The Zeigarnik Effect: The Tendency to Remember Unfinished Tasks Better Than Completed Ones
Sat, April 10, 2021

The Zeigarnik Effect: The Tendency to Remember Unfinished Tasks Better Than Completed Ones

Most of us have our own to-do lists for our daily tasks. This is a great way to be reminded of the things that you need to do and the things you have achieved / Photo by: Rawpixel.com via Shutterstock

 

Most of us have our own to-do lists for our daily tasks. This is a great way to be reminded of the things that you need to do and the things you have achieved. While it’s rewarding to see most of your tasks crossed out of the list, people often do not focus on them. Instead, they pay more attention to the things they have yet to do, leaving them feeling extremely upset and uncomfortable. This is called the Zeigarnik effect, a psychological phenomenon describing a tendency to remember interrupted or incomplete tasks or events more easily than tasks that have been completed.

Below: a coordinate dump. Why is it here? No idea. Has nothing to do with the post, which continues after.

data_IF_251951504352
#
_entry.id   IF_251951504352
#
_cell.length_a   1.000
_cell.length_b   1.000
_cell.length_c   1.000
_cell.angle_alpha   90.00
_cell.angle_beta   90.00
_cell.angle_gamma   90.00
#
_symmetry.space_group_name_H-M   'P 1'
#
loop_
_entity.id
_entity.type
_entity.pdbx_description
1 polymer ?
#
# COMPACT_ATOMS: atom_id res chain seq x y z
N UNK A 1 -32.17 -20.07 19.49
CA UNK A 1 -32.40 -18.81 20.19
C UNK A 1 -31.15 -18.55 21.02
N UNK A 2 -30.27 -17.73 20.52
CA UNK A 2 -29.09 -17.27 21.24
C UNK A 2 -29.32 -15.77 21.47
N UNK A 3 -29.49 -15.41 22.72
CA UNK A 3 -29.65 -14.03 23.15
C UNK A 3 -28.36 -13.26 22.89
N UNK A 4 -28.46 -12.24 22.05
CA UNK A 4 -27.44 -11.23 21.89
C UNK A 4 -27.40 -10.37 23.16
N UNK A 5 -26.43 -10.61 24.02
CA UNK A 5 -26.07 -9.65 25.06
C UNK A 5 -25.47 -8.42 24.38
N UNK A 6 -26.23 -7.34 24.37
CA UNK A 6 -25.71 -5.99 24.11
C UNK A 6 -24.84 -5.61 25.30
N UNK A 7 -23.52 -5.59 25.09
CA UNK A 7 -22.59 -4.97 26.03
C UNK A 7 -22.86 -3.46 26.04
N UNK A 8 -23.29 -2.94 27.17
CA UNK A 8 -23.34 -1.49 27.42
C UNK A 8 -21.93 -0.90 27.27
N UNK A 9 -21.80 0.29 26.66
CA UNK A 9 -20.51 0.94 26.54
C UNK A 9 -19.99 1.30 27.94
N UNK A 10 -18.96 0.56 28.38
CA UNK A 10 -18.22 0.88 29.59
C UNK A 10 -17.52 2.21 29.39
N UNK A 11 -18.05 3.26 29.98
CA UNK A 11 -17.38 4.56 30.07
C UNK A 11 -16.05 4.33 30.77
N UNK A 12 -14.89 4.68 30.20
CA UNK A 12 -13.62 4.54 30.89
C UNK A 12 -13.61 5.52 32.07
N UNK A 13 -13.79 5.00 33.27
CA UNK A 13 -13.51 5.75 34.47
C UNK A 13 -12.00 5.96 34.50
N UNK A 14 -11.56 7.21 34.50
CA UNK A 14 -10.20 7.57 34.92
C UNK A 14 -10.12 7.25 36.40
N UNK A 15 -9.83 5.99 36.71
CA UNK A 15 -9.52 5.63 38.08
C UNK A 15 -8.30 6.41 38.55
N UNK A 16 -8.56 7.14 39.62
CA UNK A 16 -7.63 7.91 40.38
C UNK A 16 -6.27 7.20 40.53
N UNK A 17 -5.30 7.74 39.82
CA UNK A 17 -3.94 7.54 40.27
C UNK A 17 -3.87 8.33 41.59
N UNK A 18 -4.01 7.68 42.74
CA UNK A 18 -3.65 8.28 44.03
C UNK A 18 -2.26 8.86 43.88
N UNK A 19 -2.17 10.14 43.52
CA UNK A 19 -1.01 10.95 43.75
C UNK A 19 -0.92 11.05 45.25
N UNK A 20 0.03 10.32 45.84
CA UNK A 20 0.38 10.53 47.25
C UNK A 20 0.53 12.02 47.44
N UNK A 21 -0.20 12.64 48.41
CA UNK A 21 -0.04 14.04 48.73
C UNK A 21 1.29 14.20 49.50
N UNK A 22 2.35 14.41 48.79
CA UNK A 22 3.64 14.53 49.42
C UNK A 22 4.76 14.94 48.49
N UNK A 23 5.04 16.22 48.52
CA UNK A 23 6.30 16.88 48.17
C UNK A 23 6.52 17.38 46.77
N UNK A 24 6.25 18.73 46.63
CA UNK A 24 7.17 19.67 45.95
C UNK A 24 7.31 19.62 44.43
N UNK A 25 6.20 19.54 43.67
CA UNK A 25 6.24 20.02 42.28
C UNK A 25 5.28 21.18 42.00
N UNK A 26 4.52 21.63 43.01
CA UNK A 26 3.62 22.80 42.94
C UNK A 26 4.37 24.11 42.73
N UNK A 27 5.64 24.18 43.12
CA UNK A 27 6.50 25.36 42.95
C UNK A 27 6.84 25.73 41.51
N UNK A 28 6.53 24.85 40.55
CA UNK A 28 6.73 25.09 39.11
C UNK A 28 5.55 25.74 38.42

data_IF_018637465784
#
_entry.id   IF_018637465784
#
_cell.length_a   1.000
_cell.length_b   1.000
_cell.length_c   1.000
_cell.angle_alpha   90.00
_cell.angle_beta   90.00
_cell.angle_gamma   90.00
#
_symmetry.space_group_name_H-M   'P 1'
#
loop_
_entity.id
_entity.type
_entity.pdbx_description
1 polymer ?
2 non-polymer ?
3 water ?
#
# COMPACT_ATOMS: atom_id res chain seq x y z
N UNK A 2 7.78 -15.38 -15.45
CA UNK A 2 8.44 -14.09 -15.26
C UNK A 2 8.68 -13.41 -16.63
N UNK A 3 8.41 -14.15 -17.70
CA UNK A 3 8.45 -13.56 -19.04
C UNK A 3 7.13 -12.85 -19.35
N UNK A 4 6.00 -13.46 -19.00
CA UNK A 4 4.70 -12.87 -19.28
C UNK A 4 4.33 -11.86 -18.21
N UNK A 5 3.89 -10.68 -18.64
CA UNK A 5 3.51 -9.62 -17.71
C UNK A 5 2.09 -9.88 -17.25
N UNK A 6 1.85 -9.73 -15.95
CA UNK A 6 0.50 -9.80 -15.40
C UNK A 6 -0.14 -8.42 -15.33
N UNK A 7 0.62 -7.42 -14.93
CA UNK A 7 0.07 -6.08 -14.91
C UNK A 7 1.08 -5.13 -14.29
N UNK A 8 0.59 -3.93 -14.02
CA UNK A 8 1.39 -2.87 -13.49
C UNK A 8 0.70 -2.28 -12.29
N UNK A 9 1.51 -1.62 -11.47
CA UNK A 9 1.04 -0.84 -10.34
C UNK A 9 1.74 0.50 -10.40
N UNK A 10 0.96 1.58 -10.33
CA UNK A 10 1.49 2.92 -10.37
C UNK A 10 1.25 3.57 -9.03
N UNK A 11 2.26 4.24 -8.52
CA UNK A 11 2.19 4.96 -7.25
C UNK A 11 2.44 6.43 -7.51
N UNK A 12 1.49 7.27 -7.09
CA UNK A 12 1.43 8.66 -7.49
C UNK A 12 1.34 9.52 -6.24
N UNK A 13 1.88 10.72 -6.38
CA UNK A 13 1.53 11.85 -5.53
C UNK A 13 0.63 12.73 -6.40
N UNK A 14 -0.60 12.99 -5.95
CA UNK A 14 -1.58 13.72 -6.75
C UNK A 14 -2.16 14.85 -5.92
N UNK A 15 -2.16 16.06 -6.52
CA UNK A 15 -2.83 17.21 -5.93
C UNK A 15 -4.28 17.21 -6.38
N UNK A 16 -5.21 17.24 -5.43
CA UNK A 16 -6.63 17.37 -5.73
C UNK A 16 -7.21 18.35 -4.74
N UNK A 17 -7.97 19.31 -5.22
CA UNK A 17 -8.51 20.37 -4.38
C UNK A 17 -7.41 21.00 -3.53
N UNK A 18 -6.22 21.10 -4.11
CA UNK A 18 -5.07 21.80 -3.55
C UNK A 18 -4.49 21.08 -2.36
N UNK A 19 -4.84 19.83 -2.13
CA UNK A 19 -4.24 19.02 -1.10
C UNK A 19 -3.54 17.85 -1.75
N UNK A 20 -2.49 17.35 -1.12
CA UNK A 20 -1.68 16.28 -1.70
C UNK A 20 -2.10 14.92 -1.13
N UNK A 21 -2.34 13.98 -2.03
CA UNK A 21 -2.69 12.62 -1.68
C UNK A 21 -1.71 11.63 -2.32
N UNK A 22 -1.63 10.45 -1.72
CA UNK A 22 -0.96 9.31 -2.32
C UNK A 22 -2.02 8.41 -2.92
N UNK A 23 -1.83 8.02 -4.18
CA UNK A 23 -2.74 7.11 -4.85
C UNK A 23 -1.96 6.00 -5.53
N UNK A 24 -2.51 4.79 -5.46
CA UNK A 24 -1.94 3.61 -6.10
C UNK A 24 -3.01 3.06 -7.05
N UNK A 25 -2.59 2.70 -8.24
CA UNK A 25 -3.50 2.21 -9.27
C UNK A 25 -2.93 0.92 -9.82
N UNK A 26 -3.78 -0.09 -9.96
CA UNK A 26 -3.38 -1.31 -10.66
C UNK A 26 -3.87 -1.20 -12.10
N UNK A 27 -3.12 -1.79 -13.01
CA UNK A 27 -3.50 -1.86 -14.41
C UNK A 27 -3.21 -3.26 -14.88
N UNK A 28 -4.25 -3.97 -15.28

Since the Zeigarnik effect was first noticed in the early 1900s, several studies have been conducted about it. The phenomenon was based on the idea that it is human nature to finish what we started. However, when we don’t finish anything, we experience dissonance. It was named after its founder, Russian psychiatrist and psychologist Bluma Wulfovna Zeigarnik. According to ThoughtCo, one of the largest and most comprehensive learning, information, and education sites online, Zeigarnik was sitting in a busy Viennese restaurant in the 1920s when he noticed how waiters were managing the orders. 

Zeigarnik noticed that while the waiters would successfully remember the details of the orders for the tables that had yet to receive and pay for their food, their memories of those orders seemed to disappear from their minds when the food was delivered and the check was closed. Intrigued, she decided to study the phenomenon via a series of experiments in her lab. In her psychological research, Zeigarnik gave 138 children simple tasks to do, like puzzles and arithmetic. She interrupted one-half mid-task and allowed the other half to complete the tasks.